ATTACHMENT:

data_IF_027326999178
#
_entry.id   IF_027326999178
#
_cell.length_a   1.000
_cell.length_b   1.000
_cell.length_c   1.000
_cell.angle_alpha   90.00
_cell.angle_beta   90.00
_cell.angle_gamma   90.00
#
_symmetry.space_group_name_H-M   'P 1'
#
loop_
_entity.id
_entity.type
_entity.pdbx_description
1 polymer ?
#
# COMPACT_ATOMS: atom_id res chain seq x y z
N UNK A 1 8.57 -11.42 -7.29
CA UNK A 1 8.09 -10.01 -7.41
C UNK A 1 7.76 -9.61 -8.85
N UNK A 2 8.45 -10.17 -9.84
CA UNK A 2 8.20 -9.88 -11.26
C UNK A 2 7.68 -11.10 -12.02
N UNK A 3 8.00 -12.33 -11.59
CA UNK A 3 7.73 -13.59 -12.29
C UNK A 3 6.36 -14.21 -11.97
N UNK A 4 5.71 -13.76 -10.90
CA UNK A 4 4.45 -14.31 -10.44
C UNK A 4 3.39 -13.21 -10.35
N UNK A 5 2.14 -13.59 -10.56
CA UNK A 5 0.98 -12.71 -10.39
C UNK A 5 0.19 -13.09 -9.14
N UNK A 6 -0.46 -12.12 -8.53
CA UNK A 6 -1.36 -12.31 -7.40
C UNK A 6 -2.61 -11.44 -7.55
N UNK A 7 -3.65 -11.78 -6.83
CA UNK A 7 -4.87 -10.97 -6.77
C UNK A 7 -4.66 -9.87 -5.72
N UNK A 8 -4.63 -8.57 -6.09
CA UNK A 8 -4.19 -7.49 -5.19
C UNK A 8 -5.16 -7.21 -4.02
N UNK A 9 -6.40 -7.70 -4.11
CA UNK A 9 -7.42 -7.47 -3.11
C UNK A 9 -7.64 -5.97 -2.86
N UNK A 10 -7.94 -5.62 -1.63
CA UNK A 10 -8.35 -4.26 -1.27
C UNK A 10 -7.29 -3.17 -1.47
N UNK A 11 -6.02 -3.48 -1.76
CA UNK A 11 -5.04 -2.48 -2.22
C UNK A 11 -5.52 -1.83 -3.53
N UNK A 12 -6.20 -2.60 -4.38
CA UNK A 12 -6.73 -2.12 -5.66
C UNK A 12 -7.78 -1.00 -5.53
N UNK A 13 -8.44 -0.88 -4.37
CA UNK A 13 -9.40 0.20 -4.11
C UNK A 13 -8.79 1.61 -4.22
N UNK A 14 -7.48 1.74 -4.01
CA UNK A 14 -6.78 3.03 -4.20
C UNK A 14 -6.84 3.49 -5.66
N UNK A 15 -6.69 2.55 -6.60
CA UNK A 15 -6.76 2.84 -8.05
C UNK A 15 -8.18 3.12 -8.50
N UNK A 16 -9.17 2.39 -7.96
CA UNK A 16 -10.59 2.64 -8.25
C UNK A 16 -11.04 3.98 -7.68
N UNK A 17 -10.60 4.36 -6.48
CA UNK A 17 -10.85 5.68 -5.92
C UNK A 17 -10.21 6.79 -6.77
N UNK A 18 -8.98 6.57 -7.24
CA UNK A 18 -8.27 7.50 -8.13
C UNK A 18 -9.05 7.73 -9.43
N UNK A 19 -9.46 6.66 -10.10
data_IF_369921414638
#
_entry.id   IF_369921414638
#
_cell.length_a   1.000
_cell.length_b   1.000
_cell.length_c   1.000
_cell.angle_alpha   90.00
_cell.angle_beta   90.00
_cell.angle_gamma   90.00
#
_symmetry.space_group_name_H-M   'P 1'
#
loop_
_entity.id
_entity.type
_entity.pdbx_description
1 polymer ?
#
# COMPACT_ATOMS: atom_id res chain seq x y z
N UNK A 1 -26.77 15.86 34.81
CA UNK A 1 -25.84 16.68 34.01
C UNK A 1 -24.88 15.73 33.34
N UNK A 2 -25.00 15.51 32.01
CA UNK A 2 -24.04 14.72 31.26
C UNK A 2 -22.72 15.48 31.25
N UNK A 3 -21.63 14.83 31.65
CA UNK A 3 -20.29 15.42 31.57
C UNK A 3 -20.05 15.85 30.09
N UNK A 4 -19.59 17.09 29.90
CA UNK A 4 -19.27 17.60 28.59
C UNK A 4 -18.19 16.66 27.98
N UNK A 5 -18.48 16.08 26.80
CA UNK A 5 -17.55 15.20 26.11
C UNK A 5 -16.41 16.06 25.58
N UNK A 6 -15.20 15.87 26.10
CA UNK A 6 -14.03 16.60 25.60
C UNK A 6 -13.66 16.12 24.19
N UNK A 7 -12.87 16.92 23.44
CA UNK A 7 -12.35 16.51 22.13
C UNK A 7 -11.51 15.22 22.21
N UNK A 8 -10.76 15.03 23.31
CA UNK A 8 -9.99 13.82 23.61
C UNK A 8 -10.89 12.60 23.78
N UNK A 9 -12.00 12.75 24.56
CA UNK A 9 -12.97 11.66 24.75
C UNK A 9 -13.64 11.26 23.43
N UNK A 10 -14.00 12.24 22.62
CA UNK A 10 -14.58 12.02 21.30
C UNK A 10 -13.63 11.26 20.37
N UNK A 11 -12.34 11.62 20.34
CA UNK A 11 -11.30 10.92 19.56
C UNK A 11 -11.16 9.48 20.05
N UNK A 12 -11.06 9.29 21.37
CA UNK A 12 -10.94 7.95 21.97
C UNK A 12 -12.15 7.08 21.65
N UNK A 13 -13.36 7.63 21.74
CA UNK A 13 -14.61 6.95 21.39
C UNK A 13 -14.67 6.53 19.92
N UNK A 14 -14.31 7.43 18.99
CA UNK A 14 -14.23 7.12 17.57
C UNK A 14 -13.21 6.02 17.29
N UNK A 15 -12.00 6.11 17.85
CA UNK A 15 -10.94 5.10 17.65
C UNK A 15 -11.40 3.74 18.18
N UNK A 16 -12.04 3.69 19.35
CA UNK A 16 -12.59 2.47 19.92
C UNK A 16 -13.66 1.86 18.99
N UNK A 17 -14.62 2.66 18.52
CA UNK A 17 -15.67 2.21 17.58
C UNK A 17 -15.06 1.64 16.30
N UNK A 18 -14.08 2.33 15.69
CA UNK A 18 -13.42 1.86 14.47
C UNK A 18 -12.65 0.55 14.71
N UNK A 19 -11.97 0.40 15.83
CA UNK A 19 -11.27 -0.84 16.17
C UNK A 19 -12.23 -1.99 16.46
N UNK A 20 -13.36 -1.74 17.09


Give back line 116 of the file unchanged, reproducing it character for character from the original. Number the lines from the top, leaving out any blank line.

C UNK A 7 -11.51 15.22 22.21